Understanding a Collection

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Created by Julie Goucher, Jan 2015 using Wordle

There comes a point when you have collected enough of your chosen entity that you have a collection and at some point there are decisions to be made about it.

According to Christopher Bart in “Industrial firms and the power of mission” Industrial Marketing Management 26 (4) pp 371 – 383 there are three key elements.

  1. Key Market – Who is the chosen item aimed at?
  2. Contribution – What does the chose item provide to the wider audience?
  3. Distinction – What makes the chosen item unique over others?

These three elements do not exactly fit a collection, but they go some way to present a suitable structure of key indicators.

In my experience as a family and local historian a collection forms as a natural stage of research. I do not believe that any of us make a conscious decision to collect every postcard of X, every piece of pottery made by X or every occurrence of a name in a location or of every instance of every name in a location. A collection quite simply happens, a result of a catalyst.

In which case why did it happen and how are you going to deal with it in the future?

Create a mission / purpose statement with the following:

  • How did the collection come to be created and by whom?
  • Who is it created for? and has that changed?
  • How will it be maintained or grow?
  • How will it be accessed by others?
    • Does it need to be?
  • How will you advertise your collection?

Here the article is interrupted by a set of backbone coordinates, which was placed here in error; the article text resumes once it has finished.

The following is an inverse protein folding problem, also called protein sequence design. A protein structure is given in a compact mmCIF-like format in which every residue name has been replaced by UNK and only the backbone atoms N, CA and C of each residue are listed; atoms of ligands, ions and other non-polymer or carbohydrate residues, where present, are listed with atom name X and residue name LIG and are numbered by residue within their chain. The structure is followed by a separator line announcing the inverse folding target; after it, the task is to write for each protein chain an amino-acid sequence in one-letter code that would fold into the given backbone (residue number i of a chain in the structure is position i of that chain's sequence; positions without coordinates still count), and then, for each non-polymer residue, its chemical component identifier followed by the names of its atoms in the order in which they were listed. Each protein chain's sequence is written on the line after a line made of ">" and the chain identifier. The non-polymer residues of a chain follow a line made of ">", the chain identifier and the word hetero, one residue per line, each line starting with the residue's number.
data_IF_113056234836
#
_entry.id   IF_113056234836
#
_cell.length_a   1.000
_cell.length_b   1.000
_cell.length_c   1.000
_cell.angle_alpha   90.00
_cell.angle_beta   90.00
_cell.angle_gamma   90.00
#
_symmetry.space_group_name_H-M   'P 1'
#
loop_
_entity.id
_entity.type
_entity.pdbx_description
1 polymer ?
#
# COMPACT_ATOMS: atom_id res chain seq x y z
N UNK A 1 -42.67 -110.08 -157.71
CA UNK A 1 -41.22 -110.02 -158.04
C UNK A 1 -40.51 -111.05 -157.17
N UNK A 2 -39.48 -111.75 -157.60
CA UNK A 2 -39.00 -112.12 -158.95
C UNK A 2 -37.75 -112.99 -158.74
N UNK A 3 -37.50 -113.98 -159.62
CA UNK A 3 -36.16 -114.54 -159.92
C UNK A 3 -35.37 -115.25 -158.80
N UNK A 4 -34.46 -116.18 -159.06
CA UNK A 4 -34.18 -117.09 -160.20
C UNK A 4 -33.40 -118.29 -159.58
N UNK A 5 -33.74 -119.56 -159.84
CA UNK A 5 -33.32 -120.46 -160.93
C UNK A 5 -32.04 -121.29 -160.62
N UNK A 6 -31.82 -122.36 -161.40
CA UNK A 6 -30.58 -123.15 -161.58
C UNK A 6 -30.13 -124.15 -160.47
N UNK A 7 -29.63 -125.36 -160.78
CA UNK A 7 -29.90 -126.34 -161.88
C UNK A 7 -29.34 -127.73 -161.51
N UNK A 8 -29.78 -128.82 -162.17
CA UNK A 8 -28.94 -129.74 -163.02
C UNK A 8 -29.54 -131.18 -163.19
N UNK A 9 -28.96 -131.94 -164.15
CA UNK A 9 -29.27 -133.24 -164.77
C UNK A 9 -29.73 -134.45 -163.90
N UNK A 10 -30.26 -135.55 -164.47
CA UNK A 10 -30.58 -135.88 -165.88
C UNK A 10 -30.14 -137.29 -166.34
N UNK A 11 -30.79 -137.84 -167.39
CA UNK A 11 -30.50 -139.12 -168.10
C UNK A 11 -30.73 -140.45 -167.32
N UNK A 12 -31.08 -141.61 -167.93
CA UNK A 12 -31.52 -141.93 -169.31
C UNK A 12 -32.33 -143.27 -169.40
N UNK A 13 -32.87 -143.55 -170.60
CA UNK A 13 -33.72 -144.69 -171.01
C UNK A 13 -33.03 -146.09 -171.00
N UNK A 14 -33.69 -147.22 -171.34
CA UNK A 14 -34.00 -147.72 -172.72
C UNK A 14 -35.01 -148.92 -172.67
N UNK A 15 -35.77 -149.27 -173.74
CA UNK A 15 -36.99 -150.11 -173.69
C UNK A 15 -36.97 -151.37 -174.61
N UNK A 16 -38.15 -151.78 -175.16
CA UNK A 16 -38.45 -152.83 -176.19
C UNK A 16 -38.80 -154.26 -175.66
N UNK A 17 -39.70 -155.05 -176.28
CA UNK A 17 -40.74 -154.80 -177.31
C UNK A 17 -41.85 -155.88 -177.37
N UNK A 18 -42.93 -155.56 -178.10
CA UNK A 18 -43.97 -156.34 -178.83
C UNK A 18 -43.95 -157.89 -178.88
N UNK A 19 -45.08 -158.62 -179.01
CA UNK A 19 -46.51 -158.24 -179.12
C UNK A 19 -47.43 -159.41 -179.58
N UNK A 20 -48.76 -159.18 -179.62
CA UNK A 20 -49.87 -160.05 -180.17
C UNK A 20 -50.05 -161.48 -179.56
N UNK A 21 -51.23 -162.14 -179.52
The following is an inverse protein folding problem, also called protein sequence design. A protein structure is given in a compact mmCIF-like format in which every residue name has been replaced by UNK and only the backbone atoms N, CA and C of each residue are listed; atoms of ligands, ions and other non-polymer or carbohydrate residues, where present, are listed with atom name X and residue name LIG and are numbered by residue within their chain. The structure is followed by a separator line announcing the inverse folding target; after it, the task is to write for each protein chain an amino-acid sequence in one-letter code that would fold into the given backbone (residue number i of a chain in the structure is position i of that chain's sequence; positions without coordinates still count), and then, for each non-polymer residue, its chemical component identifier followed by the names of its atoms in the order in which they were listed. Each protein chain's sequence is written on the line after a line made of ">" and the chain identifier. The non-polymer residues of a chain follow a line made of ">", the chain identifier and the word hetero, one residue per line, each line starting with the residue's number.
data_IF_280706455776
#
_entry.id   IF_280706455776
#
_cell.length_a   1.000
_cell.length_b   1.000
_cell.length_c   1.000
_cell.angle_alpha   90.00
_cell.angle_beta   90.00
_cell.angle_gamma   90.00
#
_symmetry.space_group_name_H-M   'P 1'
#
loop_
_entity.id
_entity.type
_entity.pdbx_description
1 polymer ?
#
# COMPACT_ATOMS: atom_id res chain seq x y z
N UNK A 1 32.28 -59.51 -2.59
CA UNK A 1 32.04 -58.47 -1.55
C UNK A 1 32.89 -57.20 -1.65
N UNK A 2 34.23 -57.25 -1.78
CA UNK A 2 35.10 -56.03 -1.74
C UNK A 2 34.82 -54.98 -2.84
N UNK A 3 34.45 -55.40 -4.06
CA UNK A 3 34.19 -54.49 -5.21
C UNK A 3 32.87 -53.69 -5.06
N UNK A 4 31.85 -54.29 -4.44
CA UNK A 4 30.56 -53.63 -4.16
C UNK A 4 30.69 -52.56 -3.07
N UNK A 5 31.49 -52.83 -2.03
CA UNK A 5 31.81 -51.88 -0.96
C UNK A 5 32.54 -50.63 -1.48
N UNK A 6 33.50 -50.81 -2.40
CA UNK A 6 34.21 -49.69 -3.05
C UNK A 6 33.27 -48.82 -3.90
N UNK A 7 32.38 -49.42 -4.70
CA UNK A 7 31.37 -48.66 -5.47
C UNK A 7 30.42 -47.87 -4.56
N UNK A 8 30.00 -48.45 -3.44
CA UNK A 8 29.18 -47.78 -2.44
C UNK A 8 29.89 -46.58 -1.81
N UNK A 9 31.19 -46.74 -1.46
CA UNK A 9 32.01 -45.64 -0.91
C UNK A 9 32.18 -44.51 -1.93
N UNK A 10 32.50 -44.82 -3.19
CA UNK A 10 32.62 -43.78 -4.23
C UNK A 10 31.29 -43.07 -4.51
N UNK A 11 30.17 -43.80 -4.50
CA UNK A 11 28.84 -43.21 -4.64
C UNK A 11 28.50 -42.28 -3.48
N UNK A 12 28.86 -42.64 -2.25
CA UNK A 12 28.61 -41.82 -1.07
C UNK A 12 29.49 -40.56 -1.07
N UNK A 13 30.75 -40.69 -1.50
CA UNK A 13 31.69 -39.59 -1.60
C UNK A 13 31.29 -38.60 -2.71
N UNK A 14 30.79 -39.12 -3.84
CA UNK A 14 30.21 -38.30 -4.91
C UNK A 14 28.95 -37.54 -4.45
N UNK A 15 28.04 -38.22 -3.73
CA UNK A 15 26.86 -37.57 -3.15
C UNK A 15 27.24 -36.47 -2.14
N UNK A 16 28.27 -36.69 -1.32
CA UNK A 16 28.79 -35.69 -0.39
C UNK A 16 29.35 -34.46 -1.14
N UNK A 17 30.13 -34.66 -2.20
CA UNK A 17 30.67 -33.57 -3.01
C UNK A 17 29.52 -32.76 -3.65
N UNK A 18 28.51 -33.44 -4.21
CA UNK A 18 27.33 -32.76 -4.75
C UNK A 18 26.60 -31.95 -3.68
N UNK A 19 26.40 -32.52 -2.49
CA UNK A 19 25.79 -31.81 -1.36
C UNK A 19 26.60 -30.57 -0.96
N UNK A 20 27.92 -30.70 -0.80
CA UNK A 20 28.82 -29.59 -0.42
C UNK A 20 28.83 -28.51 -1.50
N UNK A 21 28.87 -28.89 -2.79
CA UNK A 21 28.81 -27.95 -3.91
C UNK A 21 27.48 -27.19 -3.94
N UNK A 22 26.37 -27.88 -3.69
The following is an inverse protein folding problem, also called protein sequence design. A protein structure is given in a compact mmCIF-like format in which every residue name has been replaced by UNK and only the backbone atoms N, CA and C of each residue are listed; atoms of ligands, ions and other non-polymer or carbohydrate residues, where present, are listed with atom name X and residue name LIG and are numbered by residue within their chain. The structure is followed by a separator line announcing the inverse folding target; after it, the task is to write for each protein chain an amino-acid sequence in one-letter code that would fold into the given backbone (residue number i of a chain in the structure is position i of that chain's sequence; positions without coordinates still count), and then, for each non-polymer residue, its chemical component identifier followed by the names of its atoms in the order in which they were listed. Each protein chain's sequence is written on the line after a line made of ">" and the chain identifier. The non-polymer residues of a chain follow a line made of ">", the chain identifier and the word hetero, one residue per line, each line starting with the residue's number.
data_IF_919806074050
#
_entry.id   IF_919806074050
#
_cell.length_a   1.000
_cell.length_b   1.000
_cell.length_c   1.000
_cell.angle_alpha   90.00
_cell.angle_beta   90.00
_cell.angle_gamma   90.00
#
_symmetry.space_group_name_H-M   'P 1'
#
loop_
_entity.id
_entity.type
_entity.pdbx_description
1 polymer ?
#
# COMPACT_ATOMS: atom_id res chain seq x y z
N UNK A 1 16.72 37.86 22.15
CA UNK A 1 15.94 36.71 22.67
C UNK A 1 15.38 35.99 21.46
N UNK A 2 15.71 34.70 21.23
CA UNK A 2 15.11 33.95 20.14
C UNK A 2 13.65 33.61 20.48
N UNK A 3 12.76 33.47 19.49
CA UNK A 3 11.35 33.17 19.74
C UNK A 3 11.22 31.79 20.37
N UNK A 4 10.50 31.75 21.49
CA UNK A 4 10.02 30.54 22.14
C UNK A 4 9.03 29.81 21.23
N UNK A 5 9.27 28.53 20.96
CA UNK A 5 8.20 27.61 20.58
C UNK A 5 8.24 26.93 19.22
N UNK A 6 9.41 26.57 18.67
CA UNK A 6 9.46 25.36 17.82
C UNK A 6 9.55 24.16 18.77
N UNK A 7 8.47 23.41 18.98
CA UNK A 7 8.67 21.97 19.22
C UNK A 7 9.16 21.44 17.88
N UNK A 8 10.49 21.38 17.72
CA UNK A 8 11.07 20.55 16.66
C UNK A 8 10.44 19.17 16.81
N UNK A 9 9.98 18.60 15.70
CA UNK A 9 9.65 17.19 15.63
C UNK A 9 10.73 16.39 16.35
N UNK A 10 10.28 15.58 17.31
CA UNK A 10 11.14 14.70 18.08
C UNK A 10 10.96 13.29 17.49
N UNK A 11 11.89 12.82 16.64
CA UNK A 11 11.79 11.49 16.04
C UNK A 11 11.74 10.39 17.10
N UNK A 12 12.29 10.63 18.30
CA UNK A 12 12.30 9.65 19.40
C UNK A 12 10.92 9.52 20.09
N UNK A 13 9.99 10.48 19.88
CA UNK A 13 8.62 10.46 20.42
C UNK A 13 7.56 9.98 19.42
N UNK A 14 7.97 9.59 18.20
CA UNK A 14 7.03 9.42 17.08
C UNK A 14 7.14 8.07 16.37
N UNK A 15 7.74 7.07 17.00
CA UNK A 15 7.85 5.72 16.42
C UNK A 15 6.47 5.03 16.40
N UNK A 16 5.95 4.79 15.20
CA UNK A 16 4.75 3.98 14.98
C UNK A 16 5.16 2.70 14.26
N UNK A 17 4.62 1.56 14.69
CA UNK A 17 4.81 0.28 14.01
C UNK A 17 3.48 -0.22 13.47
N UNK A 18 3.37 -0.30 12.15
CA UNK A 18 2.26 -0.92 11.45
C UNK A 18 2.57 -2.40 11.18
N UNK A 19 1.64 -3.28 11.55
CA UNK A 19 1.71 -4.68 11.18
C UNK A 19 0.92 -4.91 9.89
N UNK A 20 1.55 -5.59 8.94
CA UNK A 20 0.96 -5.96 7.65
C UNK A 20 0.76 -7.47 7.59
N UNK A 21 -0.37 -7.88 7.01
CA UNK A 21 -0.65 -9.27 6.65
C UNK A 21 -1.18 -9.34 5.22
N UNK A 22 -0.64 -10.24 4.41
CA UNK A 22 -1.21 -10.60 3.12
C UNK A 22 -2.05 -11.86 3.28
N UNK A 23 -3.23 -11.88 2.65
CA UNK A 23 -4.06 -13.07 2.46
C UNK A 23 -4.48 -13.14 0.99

• How do you ensure the longevity of your collection?
  • How is the collection kept?
  • How will you ensure copyright and ownership issues are protected and addressed?
  • Do others have any investment in the collection? (investment does not necessarily mean financial)
  • Is the collection unique?

Recognise you have a collection.

What sort of number makes a collection? two, four, six, ten or more? Does the number matter? or is the crucial thing whether you are actively adding to, or looking to add to what you already have.

Three black pens on your desk could be seen as a collection. The chances are that they are simply there. A gathering of pens collected from hotels, conferences and other people! If you are actively looking to add to the number does that make it collection? If they are not cheap disposables, but rather flashing Mont Blanc fountain pens does that make a difference?

In order to recognise you have a collection consider the following:

  • Set your parameters.
  • Consider each collection separately.
  • Write your collection scope (See list above)
  • Is your collection fit for purpose? – Is it what you intended it to be?
    • References sourced (sound familiar!)
    • Will the parameters of the collection change in the future?
  • Is a collection the same as a set?

Cataloguing a Collection.

There is some freely available Museum archiving software available. I have not tried either of them and therefore simply provide the links here as an option:

For prolific readers and book collectors there is LibraryThing which I do use and recommend. You can view my LibraryThing Profile.

I have opted to use a spreadsheet, as this can be tweaked and developed in order to reflect several collections in one file. You can access a copy that I have created via Google Drive.

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